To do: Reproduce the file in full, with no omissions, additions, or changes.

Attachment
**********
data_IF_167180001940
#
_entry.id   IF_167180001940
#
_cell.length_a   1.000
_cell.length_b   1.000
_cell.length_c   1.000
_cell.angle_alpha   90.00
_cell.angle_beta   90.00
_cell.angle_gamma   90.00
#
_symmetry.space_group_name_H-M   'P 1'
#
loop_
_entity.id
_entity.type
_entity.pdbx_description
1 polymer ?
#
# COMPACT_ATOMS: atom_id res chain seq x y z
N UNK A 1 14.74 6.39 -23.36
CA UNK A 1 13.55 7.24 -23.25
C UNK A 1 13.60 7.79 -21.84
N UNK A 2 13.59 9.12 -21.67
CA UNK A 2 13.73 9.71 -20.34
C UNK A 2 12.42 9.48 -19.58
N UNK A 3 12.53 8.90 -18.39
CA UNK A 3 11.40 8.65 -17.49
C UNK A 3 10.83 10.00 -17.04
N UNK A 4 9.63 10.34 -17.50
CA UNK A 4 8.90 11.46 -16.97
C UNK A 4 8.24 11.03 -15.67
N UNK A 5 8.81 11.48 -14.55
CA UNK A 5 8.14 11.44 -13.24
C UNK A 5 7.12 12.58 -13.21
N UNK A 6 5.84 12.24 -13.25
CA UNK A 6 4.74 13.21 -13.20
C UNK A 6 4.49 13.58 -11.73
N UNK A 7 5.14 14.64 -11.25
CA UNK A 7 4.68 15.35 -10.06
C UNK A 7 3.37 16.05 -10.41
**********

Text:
data_IF_167180001940
#
_entry.id   IF_167180001940
#
_cell.length_a   1.000
_cell.length_b   1.000
_cell.length_c   1.000
_cell.angle_alpha   90.00
_cell.angle_beta   90.00
_cell.angle_gamma   90.00
#
_symmetry.space_group_name_H-M   'P 1'
#
loop_
_entity.id
_entity.type
_entity.pdbx_description
1 polymer ?
#
# COMPACT_ATOMS: atom_id res chain seq x y z
N UNK A 1 14.74 6.39 -23.36
CA UNK A 1 13.55 7.24 -23.25
C UNK A 1 13.60 7.79 -21.84
N UNK A 2 13.59 9.12 -21.67
CA UNK A 2 13.73 9.71 -20.34
C UNK A 2 12.42 9.48 -19.58
N UNK A 3 12.53 8.90 -18.39
CA UNK A 3 11.40 8.65 -17.49
C UNK A 3 10.83 10.00 -17.04
N UNK A 4 9.63 10.34 -17.50
CA UNK A 4 8.90 11.46 -16.97
C UNK A 4 8.24 11.03 -15.67
N UNK A 5 8.81 11.48 -14.55
CA UNK A 5 8.14 11.44 -13.24
C UNK A 5 7.12 12.58 -13.21
N UNK A 6 5.84 12.24 -13.25
CA UNK A 6 4.74 13.21 -13.20
C UNK A 6 4.49 13.58 -11.73
N UNK A 7 5.14 14.64 -11.25
CA UNK A 7 4.68 15.35 -10.06
C UNK A 7 3.37 16.05 -10.41